A new era for energy effciency policies is about to start. On the 10th of March 2023, EU law-makers achieved a deal for the recast of the Energy Efficiency Directive (EED).
The 2030 energy efficiency target has become more ambitious, responding to soaring energy costs and to the war in Europe. But it still falls short of what would make sense from a climate protection and responsible investor perspective.
But most importantly, the EU’s 2030 target has become more focused and comes with a credible governance to reassure investors, businesses and citizens that it is much more serious this time around. Member States have new obligations vis-à-vis the EU target and to put in place energy efficiency measures that will be checked against delivery.
Implementation will have to be very fast to catch up with the cycle of National Energy and Climate Plans. It will require timely delivery by the Commission to work with the new benchmarks and to correct national contributions.
Not all countries are happy with the benchmarks set in the new EED for their national contributions. Those who think they did more in the past than others tend to feel disadvantaged. That was the case with the first EED, the 2018 revision and now again.
With a bit of distance, we hope that the perspective becomes clearer, that national energy saving efforts are not an altruism, but are bottom line services to lower costs for citizens and business and shield national interests from fossil fuel wars.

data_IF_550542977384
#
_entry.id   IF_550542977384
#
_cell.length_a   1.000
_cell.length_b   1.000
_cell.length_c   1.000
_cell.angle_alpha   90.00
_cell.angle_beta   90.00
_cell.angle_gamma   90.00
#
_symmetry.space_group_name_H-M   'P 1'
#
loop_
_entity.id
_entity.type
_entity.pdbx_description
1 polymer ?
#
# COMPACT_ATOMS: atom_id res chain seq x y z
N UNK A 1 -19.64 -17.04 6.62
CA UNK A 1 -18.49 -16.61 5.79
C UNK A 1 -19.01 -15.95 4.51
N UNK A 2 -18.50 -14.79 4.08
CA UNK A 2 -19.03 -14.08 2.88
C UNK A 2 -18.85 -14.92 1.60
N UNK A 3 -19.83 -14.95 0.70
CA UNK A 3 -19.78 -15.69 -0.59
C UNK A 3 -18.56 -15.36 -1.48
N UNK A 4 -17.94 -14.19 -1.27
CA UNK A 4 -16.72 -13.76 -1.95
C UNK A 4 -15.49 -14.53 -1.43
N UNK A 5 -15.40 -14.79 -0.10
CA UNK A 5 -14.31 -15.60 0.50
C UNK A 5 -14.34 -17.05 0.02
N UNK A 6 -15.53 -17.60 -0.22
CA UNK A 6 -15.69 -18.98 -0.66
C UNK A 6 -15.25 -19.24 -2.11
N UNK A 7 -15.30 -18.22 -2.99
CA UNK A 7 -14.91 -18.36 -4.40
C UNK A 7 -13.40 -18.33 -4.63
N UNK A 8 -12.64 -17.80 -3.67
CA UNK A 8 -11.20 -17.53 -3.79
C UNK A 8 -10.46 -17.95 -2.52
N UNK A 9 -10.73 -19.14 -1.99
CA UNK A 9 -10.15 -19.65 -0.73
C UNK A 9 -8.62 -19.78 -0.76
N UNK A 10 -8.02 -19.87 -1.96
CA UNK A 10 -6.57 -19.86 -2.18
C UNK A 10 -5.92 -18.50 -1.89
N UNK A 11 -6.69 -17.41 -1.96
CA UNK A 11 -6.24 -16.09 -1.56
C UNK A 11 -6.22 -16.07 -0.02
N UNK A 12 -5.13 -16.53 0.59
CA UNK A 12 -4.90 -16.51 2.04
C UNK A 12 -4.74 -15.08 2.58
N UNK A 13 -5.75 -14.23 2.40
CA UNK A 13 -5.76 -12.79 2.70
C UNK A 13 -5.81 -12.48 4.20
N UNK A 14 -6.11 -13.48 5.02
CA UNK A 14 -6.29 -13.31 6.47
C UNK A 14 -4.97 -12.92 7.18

In a nutshell
- The new EED has increased the 2030 energy efficiency ambition: the EU targets are set at 763 Mtoe final energy consumption and 992,5 Mtoe primary energy consumption, which is 11.7% below the Reference Scenario 2020. However, this remains still well below the cost-effective potential which kept increasing with higher energy prices.
- The governance of the 2030 target for final energy consumption has been significantly strengthened. The binding character of the EU level target is manifested by legal obligations on the European Commission and Member States.
- The EED comes now with a new gap-avoider tool: the Commission has to ensure that national contributions leave no gap to the EU target. In case of low ambition, Member States have to accept and apply a corrected contribution handed over by the Commission. A last-minute addition to the baseline used for the assessment of national contributions causes uncertainties about the functioning of the governance tools. But in our understanding, the impact will be limited.
- Furthermore, a new gap-filler tool is added: the adequacy of national energy efficiency measures will be checked against delivery. Member States have to set an indicative trajectory. If a Member State is above the trajectory, it will be obliged to put in place additional energy efficiency measures.
- The EU’s target for primary energy demand is only indicative and the governance tools do not apply to it. It weakens energy efficiency policies targeting the whole energy system, including generation, storage and transmission.